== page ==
In the “social sciences,” “the average CD5 dropped from 0.52 in 1945 to 0.04 in 2010.” In “physical sciences,” “the average CD5 decreased from 0.36 in 1945 to 0 in 2010.” For “drugs and medical” patents, “the average CD5 decreased from 0.38 in 1980 to 0.03 in 2010.” For “computer and communications” patents — one area where we might expect meaningful progress — “the average CD5 decreased from 0.30 in 1980 to 0.06 in 2010.”
One possibility is that we just found all the most disruptive ideas already. At the beginning of the 20th century, there was a lot of very basic work that hadn’t yet been done. Of course, the first person ever to study antibiotics would make far more progress than one of 1,000 researchers at a pharmaceutical company 100 years later. Think of it as the “low-hanging fruit” theory.
Relatedly, scientists now tend to make their important discoveries at an older age and as part of a larger team, perhaps because it requires more time and more effort to learn everything you need to know before you can even make it to the forefront of a field.
But this feels a little circular as an answer. Why aren’t scientists discovering new things? Maybe because we already discovered all the transformative and crucial things. Why do we think we may have discovered all the transformative and crucial things? Well, because scientists aren’t finding any new ones!
It seems entirely possible that the slowdown in science is not an inevitable natural law, but a result of policy choices. The way we hand out scientific grants is flawed, for instance. Despite the record level of funding, we know that visionaries with transformative ideas — like Katalin Karikó, who did crucial early work to invent mRNA vaccines — struggled for years to get grant money. And getting money requires jumping through a growing number of hoops — many leading scientists now spend 50 percent of their time writing grant proposals so they can spend the other 50 percent actually doing science.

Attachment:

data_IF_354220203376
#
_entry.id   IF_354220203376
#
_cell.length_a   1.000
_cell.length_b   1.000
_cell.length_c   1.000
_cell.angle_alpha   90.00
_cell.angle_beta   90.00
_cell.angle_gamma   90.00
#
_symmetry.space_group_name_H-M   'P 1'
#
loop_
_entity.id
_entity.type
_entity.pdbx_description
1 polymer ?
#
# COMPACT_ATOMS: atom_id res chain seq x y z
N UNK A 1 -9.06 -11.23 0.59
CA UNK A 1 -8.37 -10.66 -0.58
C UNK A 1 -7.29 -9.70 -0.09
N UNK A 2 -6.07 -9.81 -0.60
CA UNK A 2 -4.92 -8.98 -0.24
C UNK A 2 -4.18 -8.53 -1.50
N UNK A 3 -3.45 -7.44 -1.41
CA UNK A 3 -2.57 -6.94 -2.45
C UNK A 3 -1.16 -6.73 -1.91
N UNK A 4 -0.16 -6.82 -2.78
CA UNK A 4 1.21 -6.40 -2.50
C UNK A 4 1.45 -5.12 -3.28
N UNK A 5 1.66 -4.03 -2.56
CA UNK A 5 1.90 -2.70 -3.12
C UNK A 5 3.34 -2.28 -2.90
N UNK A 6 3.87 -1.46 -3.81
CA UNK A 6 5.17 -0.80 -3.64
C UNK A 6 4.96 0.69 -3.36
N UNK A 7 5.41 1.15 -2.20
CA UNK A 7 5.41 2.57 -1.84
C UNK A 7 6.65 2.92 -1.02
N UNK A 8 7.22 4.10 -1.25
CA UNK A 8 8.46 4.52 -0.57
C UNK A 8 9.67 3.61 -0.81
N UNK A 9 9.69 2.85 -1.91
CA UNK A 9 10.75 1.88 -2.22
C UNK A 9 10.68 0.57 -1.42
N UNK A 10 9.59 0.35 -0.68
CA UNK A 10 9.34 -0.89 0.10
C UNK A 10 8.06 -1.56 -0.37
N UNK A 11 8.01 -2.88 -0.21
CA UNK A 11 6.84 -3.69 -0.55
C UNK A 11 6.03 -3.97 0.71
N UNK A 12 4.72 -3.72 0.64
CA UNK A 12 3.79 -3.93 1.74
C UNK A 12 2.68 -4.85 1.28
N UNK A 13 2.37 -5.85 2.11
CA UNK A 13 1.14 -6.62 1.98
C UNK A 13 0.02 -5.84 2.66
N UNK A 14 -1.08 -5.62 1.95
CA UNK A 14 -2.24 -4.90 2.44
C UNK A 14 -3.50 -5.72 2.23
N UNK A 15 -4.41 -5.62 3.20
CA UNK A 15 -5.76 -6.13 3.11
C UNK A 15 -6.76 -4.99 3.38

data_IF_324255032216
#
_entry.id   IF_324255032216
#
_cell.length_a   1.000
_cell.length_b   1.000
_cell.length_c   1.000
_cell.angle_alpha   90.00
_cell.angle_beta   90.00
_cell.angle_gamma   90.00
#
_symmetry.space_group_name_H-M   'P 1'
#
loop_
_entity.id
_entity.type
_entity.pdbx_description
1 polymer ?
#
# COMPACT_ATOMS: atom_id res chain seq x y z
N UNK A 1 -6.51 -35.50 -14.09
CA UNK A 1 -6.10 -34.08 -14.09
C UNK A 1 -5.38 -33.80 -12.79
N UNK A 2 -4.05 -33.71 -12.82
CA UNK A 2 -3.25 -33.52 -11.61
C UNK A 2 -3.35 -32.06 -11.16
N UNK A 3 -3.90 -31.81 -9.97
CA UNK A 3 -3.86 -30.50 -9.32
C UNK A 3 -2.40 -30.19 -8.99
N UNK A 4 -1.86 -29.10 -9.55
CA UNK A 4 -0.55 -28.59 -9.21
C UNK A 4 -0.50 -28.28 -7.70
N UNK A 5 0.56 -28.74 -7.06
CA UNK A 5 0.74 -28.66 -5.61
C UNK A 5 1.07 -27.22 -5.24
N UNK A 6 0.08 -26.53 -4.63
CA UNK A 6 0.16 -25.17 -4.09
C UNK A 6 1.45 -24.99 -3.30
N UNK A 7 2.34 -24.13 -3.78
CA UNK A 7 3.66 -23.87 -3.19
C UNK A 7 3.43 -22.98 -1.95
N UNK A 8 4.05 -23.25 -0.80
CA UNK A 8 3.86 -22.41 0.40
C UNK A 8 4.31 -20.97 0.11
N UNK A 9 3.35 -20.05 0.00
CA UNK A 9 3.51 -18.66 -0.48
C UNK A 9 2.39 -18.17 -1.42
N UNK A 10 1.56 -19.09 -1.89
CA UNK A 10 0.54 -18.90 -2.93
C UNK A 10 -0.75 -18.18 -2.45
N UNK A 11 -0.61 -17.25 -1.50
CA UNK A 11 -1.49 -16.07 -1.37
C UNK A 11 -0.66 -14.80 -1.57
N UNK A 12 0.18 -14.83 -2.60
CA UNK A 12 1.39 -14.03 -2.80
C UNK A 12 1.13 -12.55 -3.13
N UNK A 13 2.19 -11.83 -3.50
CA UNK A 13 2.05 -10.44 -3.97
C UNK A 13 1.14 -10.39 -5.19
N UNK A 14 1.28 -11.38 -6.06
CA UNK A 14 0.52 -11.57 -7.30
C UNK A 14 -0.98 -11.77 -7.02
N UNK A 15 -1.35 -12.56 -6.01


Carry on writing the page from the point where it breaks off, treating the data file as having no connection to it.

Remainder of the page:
“I think because you have to publish to keep your job and keep funding agencies happy, there are a lot of (mediocre) scientific papers out there … with not much new science presented,” wrote Kaitlyn Suski, a chemistry and atmospheric science postdoc at Colorado State University, for a 2016 Vox survey of scientists on what’s wrong with their field.
Saying that the science slowdown is inevitable because our predecessors already grabbed all the good ideas might blind us to the possibility that science is slowing down because we’re actively mismanaging it, directing researchers away from the best uses of their time and the most crucial research and toward small incremental papers that keep funders — and tenure review committees — happy.
The decline of science has huge and wide-reaching societal implications. Disruptive papers often mean new innovations that increase productivity, improve quality of life, raise wages, and save lives. Some have speculated that much of the flattening of productivity and wages in the US is driven by the slowing of scientific innovation.
In reality, of course, the decrease in innovative papers is probably the product of many factors, some we can control and some we can’t. But the new Nature paper makes it clear the effects are huge. And since science is the engine of productivity and prosperity, figuring out why it’s not running as well as it once did couldn’t be more important.